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From: DICT.TW English-Chinese Dictionary 英漢字典

 ea·gle /ˈigəl/

From: Webster's Revised Unabridged Dictionary (1913)

 Ea·gle n.
 1. Zoöl. Any large, rapacious bird of the Falcon family, esp. of the genera Aquila and Haliæetus.  The eagle is remarkable for strength, size, graceful figure, keenness of vision, and extraordinary flight.  The most noted species are the golden eagle (Aquila chrysaëtus); the imperial eagle of Europe (Aquila mogilnik or Aquila imperialis); the American bald eagle (Haliæetus leucocephalus); the European sea eagle (Haliæetus albicilla); and the great harpy eagle (Thrasaetus harpyia).  The figure of the eagle, as the king of birds, is commonly used as an heraldic emblem, and also for standards and emblematic devices.  See Bald eagle, Harpy, and Golden eagle.
 2. A gold coin of the United States, of the value of ten dollars.
 3. Astron. A northern constellation, containing Altair, a star of the first magnitude. See Aquila.
 4. The figure of an eagle borne as an emblem on the standard of the ancient Romans, or so used upon the seal or standard of any people.
    Though the Roman eagle shadow thee.   --Tennyson.
 Note:Some modern nations, as the United States, and France under the Bonapartes, have adopted the eagle as their national emblem. Russia, Austria, and Prussia have for an emblem a double-headed eagle.
 Bald eagle. See Bald eagle.
 Bold eagle. See under Bold.
 Double eagle, a gold coin of the United States worth twenty dollars.
 Eagle hawk Zoöl., a large, crested, South American hawk of the genus Morphnus.
 Eagle owl Zoöl., any large owl of the genus Bubo, and allied genera; as the American great horned owl (Bubo Virginianus), and the allied European species (B. maximus). See Horned owl.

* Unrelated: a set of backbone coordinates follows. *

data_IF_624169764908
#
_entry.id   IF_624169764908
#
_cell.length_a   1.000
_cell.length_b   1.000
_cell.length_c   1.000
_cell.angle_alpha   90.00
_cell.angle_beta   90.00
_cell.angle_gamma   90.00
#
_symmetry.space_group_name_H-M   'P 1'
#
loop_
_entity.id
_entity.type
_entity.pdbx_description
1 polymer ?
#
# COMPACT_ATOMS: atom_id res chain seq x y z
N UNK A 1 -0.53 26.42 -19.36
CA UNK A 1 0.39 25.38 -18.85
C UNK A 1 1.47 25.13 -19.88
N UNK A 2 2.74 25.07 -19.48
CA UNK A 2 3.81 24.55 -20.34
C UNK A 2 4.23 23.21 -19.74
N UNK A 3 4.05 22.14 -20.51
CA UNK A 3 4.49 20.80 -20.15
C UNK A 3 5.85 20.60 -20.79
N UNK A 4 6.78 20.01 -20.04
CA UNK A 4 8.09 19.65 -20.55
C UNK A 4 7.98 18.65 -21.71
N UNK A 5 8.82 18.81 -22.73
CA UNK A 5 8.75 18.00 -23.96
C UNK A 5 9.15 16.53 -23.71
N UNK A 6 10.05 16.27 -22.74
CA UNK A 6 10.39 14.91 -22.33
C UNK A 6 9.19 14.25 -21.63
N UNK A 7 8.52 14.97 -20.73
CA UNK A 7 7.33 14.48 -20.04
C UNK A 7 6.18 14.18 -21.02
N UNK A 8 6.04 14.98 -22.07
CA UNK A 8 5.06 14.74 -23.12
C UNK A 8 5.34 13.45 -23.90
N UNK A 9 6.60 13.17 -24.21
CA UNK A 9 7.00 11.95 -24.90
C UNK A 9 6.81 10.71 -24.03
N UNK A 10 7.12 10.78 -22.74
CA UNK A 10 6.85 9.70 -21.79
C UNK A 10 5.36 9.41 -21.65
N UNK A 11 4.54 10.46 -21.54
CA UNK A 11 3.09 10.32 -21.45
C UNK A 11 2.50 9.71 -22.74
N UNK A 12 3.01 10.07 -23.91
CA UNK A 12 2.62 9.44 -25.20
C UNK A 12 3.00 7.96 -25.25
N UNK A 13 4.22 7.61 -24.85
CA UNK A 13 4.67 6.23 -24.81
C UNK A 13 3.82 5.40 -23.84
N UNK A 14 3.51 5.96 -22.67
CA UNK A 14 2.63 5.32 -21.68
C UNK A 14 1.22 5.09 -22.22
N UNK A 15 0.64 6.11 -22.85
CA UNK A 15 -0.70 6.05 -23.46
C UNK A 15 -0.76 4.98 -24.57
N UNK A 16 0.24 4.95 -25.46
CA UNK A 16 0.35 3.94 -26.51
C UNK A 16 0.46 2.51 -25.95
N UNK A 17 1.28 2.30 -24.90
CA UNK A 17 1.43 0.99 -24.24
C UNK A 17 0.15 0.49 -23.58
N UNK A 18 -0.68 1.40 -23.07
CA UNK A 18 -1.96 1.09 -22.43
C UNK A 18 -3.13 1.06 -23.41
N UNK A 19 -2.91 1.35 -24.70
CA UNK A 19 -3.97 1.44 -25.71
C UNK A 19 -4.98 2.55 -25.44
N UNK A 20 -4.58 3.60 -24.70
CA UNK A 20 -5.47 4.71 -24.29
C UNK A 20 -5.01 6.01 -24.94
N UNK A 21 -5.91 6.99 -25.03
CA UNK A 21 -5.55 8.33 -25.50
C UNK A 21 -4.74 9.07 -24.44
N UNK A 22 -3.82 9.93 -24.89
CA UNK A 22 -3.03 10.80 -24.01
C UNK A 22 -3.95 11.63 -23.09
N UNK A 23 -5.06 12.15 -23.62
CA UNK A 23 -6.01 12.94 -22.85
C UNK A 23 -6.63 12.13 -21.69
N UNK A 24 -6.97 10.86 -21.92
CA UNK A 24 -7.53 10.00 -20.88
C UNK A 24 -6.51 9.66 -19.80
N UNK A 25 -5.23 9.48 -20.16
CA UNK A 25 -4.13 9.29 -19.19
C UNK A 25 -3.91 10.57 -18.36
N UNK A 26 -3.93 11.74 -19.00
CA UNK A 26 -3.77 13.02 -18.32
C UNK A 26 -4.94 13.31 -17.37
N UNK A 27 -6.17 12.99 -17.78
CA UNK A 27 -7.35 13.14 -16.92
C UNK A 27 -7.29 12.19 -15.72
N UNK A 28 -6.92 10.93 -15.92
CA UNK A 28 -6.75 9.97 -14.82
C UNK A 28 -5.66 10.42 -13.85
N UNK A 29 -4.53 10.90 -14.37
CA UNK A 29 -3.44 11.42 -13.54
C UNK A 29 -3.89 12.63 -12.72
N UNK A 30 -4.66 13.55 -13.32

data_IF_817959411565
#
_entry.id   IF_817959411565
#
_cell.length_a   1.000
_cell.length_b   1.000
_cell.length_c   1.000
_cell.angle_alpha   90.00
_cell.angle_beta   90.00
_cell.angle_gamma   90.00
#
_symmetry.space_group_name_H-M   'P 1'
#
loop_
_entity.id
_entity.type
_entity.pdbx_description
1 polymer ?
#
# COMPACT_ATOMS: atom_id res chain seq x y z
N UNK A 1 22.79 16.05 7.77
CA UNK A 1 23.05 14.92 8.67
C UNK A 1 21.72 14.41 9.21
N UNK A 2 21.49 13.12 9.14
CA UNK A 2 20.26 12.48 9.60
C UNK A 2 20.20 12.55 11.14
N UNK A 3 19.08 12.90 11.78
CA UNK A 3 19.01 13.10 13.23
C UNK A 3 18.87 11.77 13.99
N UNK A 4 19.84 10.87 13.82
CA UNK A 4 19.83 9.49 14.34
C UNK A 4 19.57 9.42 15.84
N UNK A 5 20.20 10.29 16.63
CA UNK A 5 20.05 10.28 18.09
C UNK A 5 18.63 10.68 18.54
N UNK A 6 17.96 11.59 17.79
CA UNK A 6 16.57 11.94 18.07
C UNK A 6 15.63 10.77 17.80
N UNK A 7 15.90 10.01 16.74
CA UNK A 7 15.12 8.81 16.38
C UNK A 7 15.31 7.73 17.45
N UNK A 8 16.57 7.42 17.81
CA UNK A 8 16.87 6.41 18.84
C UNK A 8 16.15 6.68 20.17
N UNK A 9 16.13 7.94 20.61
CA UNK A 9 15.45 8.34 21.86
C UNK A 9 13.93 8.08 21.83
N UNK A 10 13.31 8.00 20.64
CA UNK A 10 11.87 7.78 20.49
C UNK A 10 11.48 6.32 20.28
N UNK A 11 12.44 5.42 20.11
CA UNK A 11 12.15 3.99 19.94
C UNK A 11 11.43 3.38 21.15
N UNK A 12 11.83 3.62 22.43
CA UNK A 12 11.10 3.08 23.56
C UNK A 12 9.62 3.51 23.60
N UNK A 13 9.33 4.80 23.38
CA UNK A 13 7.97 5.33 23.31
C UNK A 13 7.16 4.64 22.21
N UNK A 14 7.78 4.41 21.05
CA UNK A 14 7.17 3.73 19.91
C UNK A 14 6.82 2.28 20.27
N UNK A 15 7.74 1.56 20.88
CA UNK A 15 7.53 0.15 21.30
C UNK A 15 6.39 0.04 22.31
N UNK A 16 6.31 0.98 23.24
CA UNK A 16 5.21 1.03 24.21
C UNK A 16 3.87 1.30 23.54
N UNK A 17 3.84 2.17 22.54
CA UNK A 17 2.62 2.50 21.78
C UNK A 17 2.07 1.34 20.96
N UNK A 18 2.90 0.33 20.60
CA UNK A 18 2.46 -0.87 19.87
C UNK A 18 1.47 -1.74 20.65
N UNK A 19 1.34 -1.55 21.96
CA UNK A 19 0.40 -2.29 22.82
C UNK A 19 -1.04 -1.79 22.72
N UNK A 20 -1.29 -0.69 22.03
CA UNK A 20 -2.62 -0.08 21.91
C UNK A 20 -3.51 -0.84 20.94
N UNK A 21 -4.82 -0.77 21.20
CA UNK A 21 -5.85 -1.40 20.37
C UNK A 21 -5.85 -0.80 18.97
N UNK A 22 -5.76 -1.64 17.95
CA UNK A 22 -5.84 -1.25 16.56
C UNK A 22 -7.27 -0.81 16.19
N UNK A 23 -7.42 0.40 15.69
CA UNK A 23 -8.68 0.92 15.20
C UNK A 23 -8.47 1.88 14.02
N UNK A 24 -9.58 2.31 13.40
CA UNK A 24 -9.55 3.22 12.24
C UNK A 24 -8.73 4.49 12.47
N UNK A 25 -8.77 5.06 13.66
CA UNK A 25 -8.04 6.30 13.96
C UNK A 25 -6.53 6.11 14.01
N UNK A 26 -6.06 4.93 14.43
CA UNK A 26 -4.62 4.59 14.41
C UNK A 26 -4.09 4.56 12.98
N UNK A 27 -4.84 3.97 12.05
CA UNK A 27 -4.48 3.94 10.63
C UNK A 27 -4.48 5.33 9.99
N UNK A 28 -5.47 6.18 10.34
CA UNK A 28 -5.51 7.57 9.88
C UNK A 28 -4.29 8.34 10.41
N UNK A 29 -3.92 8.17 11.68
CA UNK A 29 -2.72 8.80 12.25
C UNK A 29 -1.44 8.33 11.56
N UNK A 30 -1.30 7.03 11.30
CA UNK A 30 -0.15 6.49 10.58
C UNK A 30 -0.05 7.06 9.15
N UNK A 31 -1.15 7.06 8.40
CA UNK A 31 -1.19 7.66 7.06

Eagle ray Zoöl., any large species of ray of the genus Myliobatis (esp. M. aquila).
 Eagle vulture Zoöl., a large West African bid (Gypohierax Angolensis), intermediate, in several respects, between the eagles and vultures.

From: WordNet (r) 2.0

      n 1: any of various large keen-sighted diurnal birds of prey
           noted for their broad wings and strong soaring flight
           [syn: bird of Jove]
      2: (golf) a score of two strokes under par on a hole
      3: a former gold coin in the United States worth 10 dollars
      4: an emblem representing power; "the Roman eagle"
      v : shoot in two strokes under par

From: Easton's 1897 Bible Dictionary

    (Herb. nesher; properly the griffon vulture or great vulture, so
    called from its tearing its prey with its beak), referred to for
    its swiftness of flight (Deut. 28:49; 2 Sam. 1:23), its mounting
    high in the air (Job 39:27), its strength (Ps. 103:5), its
    setting its nest in high places (Jer. 49:16), and its power of
    vision (Job 39:27-30).
      This "ravenous bird" is a symbol of those nations whom God
    employs and sends forth to do a work of destruction, sweeping
    away whatever is decaying and putrescent (Matt. 24:28; Isa.
    46:11; Ezek. 39:4; Deut. 28:49; Jer. 4:13; 48:40). It is said
    that the eagle sheds his feathers in the beginning of spring,
    and with fresh plumage assumes the appearance of youth. To this,
    allusion is made in Ps. 103:5 and Isa. 40:31. God's care over
    his people is likened to that of the eagle in training its young
    to fly (Ex. 19:4; Deut. 32:11, 12). An interesting illustration
    is thus recorded by Sir Humphry Davy:, "I once saw a very
    interesting sight above the crags of Ben Nevis. Two parent
    eagles were teaching their offspring, two young birds, the
    maneuvers of flight. They began by rising from the top of the
    mountain in the eye of the sun. It was about mid-day, and bright
    for the climate. They at first made small circles, and the young
    birds imitated them. They paused on their wings, waiting till
    they had made their flight, and then took a second and larger
    gyration, always rising toward the sun, and enlarging their
    circle of flight so as to make a gradually ascending spiral. The
    young ones still and slowly followed, apparently flying better
    as they mounted; and they continued this sublime exercise,
    always rising till they became mere points in the air, and the
    young ones were lost, and afterwards their parents, to our
    aching sight." (See Isa. 40:31.)
      There have been observed in Palestine four distinct species of
    eagles, (1) the golden eagle (Aquila chrysaetos); (2) the
    spotted eagle (Aquila naevia); (3) the common species, the
    imperial eagle (Aquila heliaca); and (4) the Circaetos gallicus,
    which preys on reptiles. The eagle was unclean by the Levitical
    law (Lev. 11:13; Deut. 14:12).